Music for the Injured Soldier: A Contribution of American Women's Military Bands during World War II

By Sullivan, Jill M. | Journal of Music Therapy, Fall 2007 | Go to article overview

Music for the Injured Soldier: A Contribution of American Women's Military Bands during World War II


Sullivan, Jill M., Journal of Music Therapy


This study is an investigation of the contributions of women's military bands in the United States to the reconditioning of the injured American troops during World War II. Primary and secondary sources revealed that these bands welcomed home hospital ships, performed for convalescing soldiers in hospitals, and provided music for hospital dances. While each of the bands investigated served in similar capacities, only one, the 403rd Women's Army Corps (WAC) Band, was stationed at a hospital. While entertainment by women's bands was an important part of the Army Reconditioning Program for the injured, the study also revealed a working partnership that developed between these musicians and the medical community. Sixty years after the war, band members believe their performances in hospitals were the most important contribution of their service. Some historians have concluded that music used in military hospitals during the war was the impetus for the music therapy profession.

As the end of WWII approached, many American hospitals instigated music performances to help with the rehabilitation of the large number of wounded soldiers-671,801 individuals in all by 1945-marking the beginnings of the music therapy profession.1 In a work published in 1966, Otto Helbig wrote that the U.S. Surgeon General in October of 1943 sensed "the importance of music in the lives of soldiers" and therefore, "directed that consideration be given to music as an integral part of the recondition program [of injured soldiers] ."2 Dale B. Taylor (1981) mentions, in an overview of music in hospital treatment in the first half of the 20th century, that during WWII "the military began to examine the usefulness of medical applications of music for use in hospitals for wounded and disabled veterans."3 However, "Music in hospitals, at the request of the Surgeon General, was never labeled 'Music Therapy' because the word therapy infers scientific study."4 Dorothy Schullian also recognized the use of music in the military hospitals but did refer to it as music therapy: The tragic years of World War II witnessed an amazing growth in the interdependence of music and medicine. The growth was apparent in particular in the heightened role played by music therapy in military hospitals."5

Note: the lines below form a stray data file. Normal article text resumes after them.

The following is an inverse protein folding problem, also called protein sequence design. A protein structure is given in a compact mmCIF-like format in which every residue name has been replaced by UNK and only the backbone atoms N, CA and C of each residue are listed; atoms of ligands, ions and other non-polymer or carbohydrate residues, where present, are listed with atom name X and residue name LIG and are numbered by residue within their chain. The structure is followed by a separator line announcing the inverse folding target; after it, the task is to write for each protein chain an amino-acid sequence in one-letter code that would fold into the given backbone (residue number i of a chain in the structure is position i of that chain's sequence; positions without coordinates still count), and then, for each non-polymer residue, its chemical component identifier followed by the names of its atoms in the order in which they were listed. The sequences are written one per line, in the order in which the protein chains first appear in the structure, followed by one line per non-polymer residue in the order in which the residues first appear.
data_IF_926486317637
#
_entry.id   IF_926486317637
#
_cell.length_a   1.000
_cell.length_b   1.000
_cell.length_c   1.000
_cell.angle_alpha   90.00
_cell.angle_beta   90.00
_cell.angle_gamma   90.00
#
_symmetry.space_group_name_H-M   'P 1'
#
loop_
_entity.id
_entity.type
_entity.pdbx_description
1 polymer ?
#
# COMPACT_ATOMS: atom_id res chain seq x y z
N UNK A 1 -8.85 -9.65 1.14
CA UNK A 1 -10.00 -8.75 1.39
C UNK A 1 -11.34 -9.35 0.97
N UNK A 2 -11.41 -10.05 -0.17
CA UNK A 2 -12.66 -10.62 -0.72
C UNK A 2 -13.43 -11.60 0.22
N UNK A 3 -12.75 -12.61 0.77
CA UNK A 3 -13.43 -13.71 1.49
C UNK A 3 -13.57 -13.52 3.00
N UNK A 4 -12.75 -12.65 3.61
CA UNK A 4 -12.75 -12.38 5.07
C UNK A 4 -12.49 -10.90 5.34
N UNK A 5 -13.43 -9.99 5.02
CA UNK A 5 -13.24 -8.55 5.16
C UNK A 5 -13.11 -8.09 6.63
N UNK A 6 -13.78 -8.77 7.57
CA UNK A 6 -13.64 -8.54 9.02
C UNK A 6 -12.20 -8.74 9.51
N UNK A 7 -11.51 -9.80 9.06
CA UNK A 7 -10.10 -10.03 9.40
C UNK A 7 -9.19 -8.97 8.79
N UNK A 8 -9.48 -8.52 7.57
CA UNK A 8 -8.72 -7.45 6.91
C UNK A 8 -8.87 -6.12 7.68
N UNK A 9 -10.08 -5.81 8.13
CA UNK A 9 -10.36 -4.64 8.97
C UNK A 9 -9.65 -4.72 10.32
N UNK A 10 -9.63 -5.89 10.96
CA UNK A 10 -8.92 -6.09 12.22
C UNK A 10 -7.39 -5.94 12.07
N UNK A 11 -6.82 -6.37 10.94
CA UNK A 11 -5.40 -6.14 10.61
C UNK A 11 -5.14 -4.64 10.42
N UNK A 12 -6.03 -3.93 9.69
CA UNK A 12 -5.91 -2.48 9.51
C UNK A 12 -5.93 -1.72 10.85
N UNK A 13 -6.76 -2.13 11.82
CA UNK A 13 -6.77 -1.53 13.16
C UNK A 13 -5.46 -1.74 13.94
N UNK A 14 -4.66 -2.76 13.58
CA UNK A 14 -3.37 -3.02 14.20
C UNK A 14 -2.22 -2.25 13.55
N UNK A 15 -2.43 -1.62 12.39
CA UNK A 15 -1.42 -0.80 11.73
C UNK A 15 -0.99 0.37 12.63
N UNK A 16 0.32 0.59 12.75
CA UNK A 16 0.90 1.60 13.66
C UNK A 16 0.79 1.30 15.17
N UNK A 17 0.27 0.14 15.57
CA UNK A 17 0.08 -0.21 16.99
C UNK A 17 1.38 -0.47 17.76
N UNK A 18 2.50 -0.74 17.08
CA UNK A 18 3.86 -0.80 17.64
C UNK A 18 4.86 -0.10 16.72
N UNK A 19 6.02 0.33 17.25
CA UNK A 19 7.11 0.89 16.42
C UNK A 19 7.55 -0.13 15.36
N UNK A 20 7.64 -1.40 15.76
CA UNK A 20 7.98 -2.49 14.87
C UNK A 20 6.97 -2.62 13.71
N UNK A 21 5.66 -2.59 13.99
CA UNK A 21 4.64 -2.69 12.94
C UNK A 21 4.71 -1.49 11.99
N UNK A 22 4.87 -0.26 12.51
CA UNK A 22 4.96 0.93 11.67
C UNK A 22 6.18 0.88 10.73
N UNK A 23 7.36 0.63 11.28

In 1942, a Music Advisory Council of the Joint Army and the Navy was initiated by the Secretaries of War and the Navy to coordinate recreational and education programs within the armed forces. This council-made up of civilian and military personnel-met to advise the armed forces in the development of such music programs for the convalescing soldiers in hospitals. Two notable figures who served on the committee were Howard Hanson, director of the Eastman School of Music, and Earl V. Moore, director of the School of Music at the University of Michigan.6

The Army Service Forces (ASF) was one organization responsible for providing music activities to the injured troops and developed "Music in Reconditioning in ASF Convalescent and General Hospitals," a program to implement music in all parts of the soldier's healing process: physical reconditioning, occupational therapy, education, and recreation.7 Women's military bands were utilized at this point to entertain the injured troops. These ensembles, assigned to perform in hospital auditoriums and wards were later recognized by the Army as a valued partner that provided therapeutic services by performing for and interacting with the recovering soldiers.8

Performing music in hospitals in the U.S. was not something new. Bands had been used in this venue since the American Civil War, and convalescing soldiers welcomed the distraction provided while the doctors appreciated the medical benefits. Civil War hospitals either had a permanent civilian band or a regimental band assigned to perform for the injured. Kenneth Olson quoted a Civil War volunteer who wrote the following about one band's performance:

Lieutenant Colonel Kimball marched the Regimental Band all the way from camp on Sunday to play for the sick boys.

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Music for the Injured Soldier: A Contribution of American Women's Military Bands during World War II
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